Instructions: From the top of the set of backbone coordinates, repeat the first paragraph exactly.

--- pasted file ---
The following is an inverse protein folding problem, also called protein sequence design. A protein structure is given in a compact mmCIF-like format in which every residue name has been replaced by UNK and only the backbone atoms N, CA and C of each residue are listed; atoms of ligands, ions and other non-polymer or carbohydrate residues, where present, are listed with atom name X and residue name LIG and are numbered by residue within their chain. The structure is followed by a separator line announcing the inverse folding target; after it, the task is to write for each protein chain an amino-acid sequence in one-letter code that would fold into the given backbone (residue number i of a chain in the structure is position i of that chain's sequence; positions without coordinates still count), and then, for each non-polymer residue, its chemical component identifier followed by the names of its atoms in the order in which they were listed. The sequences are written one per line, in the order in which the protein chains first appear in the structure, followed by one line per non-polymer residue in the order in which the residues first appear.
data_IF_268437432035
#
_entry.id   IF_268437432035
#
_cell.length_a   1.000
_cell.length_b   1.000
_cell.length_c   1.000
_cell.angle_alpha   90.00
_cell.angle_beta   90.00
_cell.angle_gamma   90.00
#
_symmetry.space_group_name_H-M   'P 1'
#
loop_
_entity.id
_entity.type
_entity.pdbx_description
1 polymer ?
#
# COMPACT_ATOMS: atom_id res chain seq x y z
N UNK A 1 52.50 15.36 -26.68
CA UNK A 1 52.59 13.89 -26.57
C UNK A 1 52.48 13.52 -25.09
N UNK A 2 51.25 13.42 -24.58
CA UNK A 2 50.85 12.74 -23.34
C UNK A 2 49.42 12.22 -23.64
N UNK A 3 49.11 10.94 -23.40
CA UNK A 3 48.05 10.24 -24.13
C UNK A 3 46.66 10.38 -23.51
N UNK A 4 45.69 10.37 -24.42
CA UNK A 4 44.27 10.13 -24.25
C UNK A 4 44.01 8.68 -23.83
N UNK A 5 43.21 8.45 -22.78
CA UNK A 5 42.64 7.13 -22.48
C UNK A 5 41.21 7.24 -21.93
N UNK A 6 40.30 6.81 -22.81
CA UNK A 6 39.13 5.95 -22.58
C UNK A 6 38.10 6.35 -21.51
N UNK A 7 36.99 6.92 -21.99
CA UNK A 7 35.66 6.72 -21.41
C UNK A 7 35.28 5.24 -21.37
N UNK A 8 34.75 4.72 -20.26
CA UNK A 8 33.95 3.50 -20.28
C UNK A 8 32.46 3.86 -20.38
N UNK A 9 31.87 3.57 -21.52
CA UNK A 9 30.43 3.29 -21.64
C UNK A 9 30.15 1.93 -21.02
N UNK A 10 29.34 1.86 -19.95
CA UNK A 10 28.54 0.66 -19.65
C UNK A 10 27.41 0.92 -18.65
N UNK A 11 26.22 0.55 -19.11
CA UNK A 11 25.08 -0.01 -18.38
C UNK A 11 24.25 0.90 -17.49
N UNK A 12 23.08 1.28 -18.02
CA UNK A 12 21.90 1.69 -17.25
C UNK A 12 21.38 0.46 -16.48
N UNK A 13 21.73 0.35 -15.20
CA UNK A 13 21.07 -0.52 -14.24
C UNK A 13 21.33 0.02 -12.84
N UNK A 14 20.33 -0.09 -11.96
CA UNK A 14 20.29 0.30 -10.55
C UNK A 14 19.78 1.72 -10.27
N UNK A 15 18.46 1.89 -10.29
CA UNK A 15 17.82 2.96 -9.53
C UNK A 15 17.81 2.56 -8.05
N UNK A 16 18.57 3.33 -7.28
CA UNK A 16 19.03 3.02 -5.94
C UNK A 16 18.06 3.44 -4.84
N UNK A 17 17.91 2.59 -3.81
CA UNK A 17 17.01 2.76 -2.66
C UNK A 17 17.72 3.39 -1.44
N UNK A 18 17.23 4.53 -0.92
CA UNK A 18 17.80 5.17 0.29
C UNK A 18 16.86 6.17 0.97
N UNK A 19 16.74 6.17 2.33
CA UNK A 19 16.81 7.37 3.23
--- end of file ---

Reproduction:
The following is an inverse protein folding problem, also called protein sequence design. A protein structure is given in a compact mmCIF-like format in which every residue name has been replaced by UNK and only the backbone atoms N, CA and C of each residue are listed; atoms of ligands, ions and other non-polymer or carbohydrate residues, where present, are listed with atom name X and residue name LIG and are numbered by residue within their chain. The structure is followed by a separator line announcing the inverse folding target; after it, the task is to write for each protein chain an amino-acid sequence in one-letter code that would fold into the given backbone (residue number i of a chain in the structure is position i of that chain's sequence; positions without coordinates still count), and then, for each non-polymer residue, its chemical component identifier followed by the names of its atoms in the order in which they were listed. The sequences are written one per line, in the order in which the protein chains first appear in the structure, followed by one line per non-polymer residue in the order in which the residues first appear.